I have created an Effective and Inexpensive way to help you obtain your guitar goals.

You can join me at $19.95 per month!

Here is what we’ll be doing together:

(1) 2 videos each week (Tuesday and Friday) on one topic.

(2) Metal Monday Motivation post on Monday.

(3) Membership in a private Facebook group.

(4) Access to me with personal interaction answering your questions, e-mails and overseeing your progress.

(5) Support from players just like you who love to play metal guitar and want other encouraging people around them.

Guitar videos and topics will include a variety of topics from technique to fortifying riffs to leads to practice tips. We’ll talk about guitar tone all the way to guitar travel tips. And, Monday Metal Motivation will hit you each Monday afternoon with a nice dose of mindset shred to keep your week going.

Note: Each video will come with TAB (Tablature) sheet that you can save and print out later. I understand that many players need time to learn licks and each example will be shown slowly and explained well.

You bet I wish I had this when I was growing up!

I learned the old fashioned way of getting mail-order guitar tapes and trying to learn licks from MTV videos. But, here is 2017, we have a new way of learning the guitar.

And, we are doing this for $5 bucks per week.

Check out what some of my students are saying:

“One quick lesson with Mike has doubled my picking speed” .. Ben S.

“You are a great inspiration and a source of knowledge” .. Sebastian S.

“Having Metal Mike as a mentor has enhanced my playing ability drastically! He was able to point out my errors immediately and teach me techniques like no other guitarist I have ever met” .. Tony G.

“Mike helped me unlock my playing potential to a whole new level by showing me awesome licks, riffs and usable theory. There is no substitute for seeking face-to-face instruction from a world class player who has recorded and toured the globe with the all time greats” .. Alex H.

“Thank you for the lesson. Already writing riffs that are inspiring me again” .. Chris W.

“Mike’s instruction is a perfect blend of classic training and real world experience” .. Charles A.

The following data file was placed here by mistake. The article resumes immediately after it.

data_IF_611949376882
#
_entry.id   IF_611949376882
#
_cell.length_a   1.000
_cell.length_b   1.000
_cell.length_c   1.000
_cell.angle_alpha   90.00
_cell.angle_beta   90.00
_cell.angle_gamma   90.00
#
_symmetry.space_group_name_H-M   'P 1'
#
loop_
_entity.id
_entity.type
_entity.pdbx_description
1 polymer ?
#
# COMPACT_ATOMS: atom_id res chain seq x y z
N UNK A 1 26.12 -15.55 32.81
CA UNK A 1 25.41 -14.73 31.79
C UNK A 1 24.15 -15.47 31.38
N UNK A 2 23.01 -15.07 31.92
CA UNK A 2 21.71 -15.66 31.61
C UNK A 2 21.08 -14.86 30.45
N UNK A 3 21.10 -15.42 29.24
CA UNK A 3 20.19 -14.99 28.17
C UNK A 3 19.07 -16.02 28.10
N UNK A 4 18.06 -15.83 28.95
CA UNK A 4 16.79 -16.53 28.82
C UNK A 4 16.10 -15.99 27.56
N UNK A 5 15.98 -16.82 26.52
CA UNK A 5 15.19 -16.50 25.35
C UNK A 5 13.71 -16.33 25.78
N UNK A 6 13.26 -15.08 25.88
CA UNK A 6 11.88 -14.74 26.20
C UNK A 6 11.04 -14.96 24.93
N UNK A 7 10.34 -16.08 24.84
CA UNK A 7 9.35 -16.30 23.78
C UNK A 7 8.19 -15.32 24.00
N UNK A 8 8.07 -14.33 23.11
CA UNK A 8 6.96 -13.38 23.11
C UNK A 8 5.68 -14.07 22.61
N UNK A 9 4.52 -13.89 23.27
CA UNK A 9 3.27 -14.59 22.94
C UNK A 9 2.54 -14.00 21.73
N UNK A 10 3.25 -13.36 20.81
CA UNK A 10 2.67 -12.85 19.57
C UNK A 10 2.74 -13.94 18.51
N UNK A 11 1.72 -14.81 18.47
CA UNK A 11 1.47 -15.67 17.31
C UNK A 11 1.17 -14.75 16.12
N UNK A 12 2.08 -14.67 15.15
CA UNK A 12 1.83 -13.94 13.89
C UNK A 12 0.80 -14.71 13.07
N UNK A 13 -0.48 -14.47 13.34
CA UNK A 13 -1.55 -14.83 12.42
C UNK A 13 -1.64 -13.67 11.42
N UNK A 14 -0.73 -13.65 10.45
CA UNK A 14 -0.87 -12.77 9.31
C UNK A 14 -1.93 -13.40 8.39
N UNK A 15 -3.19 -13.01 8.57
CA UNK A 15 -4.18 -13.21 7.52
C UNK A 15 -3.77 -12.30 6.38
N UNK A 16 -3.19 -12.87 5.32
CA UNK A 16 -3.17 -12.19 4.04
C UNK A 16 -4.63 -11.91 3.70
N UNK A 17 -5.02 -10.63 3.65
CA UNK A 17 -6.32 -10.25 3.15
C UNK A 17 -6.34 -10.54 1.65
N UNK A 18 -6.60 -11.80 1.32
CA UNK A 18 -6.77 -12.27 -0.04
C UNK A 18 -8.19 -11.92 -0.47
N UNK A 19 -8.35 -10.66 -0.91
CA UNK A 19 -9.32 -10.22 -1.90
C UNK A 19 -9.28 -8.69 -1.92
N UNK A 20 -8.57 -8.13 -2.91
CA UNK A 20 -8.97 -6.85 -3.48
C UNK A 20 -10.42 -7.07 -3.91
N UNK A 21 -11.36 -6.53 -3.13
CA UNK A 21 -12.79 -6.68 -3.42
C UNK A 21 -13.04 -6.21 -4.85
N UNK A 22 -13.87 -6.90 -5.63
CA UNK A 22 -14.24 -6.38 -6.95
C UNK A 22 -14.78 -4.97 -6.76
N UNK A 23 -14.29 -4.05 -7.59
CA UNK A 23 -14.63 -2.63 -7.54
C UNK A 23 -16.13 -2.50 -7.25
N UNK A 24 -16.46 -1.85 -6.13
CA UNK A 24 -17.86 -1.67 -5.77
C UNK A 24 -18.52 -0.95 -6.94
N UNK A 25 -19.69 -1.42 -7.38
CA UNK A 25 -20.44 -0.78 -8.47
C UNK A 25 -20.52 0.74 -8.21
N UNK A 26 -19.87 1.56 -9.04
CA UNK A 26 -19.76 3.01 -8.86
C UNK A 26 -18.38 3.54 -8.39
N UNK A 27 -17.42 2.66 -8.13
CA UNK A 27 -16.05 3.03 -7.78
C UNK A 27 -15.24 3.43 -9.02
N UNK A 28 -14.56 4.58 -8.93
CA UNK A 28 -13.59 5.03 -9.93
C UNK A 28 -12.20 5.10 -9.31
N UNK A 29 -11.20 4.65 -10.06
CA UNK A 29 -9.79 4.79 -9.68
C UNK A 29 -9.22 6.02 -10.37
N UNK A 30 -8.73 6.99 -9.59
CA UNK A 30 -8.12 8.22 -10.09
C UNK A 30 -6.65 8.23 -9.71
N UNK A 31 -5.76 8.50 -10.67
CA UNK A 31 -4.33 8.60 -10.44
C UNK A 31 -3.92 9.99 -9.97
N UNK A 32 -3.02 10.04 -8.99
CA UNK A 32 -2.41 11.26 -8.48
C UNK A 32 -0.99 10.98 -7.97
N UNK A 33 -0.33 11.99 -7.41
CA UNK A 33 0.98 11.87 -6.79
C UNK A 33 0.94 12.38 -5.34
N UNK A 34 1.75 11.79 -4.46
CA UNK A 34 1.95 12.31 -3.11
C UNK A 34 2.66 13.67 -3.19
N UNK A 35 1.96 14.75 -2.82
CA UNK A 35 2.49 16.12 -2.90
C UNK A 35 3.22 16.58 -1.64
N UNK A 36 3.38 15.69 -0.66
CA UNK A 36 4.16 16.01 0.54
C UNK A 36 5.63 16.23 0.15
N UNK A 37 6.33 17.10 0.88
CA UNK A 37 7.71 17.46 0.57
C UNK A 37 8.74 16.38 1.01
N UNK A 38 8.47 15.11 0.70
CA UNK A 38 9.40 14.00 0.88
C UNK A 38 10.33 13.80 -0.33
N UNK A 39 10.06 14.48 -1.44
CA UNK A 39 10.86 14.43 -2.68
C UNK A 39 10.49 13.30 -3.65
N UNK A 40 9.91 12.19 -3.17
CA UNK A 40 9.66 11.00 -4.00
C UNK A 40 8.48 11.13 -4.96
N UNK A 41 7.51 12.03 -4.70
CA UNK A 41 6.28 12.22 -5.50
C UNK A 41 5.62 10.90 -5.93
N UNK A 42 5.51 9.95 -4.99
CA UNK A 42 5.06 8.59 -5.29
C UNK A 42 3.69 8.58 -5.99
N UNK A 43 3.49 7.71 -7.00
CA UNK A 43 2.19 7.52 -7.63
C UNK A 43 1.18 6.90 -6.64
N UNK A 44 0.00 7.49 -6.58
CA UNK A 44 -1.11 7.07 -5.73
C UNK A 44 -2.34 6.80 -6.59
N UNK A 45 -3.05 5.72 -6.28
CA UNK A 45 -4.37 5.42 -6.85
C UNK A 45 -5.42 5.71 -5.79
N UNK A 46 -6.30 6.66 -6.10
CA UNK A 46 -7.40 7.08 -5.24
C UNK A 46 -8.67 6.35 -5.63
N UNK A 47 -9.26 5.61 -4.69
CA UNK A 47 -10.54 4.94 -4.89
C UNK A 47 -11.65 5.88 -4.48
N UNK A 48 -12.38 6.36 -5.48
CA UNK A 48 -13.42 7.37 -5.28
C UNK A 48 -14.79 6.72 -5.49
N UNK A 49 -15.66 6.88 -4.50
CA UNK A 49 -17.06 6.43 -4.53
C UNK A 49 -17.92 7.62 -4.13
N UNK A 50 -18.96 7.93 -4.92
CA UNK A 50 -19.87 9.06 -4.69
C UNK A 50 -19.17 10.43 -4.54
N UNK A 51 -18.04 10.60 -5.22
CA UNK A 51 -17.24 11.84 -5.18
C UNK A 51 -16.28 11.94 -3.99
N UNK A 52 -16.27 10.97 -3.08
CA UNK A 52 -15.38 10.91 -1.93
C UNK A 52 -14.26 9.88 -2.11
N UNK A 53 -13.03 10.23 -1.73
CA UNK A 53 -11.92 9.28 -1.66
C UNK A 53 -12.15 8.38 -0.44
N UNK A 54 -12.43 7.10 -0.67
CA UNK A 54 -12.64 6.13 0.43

“I will happily take another 100+ lessons without any thought whatsoever” .. Matt B.

“I’m fortunate to be getting first hand information from the ultimate wizard” .. Rob D.

One and that sums it all up from Greg D …

“I feel like I have learned more in the past 4 lessons than last 2 years on my own”  

Read On!

This is an ongoing program, so you can sign up today and jump right in. You can go back and check out any materials we might have covered before you joined as well. Purchase the first month here and we’ll set you up for a recurring monthly billing of $19.95. Once you register, you’ll receive a welcome e-mail with further instructions.

Remember that you can cancel anytime free and clear with no questions asked. 

If this sounds like something that you feel is designed to help you go after your goals go to my Metal Heroes Academy site HERE and let’s rock.

Metal For Life!

Success In Opposites

I have been thinking on an interesting observation lately. The idea is that much of success lies in the acceptance and being comfortable with opposites of where you want to be. Let me explain.

Let’s take a look at something I know well such as practicing your instrument. In order to become great at a guitar you have to have a final goal. It is something you strive for. The end goal for you might be the ability to play fluid, effortless licks in front of lots of people. But, that end goal needs an opposite which is the daily task of practicing and building up your abilities. The opposite is where you want to be versus what needs to be done now.

You can not obtain the final goal without breaking it down to daily steps. But, your daily steps very possibly won’t lead you in a desired direction unless you know what the direction of the final destination is.

So, the success lies in the ability of operating while seeing the distant possibility and what needs to be done now. You accept the two points and are conscious of the stretch in-between.

Let’s take a look at another example where the opposites work, perhaps with a slightly different twist.

If you want to ask a person out successfully, I really think you have to be ok with getting rejected. You can see a clear “want” and the “fail” scenario here. You have to be ok with it. The more you accept the possible opposites outcome of where you want to be, the higher your chances are of success.